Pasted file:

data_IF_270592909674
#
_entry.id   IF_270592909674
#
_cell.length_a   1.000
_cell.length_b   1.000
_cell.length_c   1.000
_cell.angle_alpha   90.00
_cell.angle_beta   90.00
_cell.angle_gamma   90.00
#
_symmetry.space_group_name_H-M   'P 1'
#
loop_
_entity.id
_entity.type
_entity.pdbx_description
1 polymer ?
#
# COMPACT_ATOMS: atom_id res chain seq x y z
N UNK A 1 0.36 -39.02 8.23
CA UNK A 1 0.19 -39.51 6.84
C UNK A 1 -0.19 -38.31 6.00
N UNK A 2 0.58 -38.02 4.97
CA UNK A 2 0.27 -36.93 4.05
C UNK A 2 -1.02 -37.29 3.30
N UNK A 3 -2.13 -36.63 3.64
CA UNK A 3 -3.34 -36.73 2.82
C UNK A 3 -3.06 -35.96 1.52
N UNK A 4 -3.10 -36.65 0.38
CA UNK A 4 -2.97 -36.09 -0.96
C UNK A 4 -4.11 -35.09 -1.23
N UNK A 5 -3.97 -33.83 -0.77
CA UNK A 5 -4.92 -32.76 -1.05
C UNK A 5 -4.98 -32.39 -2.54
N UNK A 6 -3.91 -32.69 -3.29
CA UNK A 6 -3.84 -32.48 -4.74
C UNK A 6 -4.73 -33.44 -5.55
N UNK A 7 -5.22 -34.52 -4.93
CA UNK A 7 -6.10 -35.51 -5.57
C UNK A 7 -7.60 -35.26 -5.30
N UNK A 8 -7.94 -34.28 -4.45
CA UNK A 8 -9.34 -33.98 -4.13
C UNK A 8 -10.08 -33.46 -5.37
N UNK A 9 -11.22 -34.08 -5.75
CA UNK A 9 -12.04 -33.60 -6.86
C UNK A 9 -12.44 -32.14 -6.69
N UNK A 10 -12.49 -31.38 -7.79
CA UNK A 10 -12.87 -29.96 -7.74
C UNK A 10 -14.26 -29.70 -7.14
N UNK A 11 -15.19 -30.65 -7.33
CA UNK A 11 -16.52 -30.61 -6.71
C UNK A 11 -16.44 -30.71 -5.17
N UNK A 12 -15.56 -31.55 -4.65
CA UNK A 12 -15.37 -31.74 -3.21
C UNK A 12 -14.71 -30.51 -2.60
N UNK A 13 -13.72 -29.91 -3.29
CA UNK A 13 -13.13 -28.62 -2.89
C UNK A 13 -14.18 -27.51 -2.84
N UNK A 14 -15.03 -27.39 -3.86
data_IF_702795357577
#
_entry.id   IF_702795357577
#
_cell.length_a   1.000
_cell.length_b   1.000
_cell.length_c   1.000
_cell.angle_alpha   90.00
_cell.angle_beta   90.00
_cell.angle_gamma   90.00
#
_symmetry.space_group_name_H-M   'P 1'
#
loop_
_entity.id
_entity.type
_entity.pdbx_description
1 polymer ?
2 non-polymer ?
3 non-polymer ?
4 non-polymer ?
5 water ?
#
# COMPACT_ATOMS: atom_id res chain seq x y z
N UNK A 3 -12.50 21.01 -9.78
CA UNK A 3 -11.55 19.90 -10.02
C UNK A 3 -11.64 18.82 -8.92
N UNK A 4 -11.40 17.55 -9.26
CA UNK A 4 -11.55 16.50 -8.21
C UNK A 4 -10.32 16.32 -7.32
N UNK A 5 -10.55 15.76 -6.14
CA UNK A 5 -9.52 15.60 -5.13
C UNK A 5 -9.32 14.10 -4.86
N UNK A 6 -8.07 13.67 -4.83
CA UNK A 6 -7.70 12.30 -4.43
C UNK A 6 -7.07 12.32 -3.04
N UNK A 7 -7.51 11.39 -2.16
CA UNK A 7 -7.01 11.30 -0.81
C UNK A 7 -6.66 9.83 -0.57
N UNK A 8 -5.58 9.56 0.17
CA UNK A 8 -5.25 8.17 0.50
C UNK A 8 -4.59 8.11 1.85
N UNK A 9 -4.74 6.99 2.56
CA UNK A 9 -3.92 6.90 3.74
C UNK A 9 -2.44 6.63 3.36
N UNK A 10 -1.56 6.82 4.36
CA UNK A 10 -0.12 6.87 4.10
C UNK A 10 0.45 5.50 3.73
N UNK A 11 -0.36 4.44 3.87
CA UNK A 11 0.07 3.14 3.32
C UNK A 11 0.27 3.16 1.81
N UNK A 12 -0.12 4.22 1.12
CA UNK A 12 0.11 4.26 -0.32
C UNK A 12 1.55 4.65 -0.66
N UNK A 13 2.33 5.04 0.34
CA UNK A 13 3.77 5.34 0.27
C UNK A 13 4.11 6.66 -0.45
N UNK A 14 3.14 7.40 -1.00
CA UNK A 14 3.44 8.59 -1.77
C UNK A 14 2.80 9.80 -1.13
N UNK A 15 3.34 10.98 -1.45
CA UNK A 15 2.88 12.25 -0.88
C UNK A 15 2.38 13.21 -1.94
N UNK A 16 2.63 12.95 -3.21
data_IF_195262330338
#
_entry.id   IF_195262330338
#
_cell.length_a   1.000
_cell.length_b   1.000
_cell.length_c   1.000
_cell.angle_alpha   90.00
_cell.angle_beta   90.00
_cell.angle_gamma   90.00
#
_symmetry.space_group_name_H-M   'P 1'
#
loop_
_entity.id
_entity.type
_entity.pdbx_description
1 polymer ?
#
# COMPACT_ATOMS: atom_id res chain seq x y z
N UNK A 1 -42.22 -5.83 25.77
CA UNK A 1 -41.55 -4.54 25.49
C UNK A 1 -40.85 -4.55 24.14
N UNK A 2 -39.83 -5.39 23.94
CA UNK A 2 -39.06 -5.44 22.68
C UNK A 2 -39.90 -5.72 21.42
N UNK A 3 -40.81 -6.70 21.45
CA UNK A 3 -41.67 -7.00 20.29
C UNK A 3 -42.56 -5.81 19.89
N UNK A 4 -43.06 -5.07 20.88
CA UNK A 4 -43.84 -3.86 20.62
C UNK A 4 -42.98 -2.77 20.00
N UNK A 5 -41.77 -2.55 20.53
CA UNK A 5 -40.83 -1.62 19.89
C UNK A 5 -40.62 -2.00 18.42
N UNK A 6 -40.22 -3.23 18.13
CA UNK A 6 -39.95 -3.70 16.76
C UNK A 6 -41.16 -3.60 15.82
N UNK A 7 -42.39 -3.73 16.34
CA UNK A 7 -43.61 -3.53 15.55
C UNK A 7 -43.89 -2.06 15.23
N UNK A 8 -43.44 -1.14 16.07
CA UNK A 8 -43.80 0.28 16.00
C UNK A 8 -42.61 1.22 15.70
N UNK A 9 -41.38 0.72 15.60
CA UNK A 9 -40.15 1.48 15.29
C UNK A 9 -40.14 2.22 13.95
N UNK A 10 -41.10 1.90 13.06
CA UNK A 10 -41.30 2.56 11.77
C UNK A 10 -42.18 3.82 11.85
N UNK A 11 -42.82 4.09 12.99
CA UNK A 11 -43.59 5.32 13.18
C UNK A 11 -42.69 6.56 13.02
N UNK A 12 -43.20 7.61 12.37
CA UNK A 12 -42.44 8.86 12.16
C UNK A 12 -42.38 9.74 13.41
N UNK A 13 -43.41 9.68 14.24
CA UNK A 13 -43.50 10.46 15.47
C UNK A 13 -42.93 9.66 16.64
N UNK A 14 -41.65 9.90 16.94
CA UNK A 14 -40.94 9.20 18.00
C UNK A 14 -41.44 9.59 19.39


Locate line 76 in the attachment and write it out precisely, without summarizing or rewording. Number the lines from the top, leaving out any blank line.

_entity.type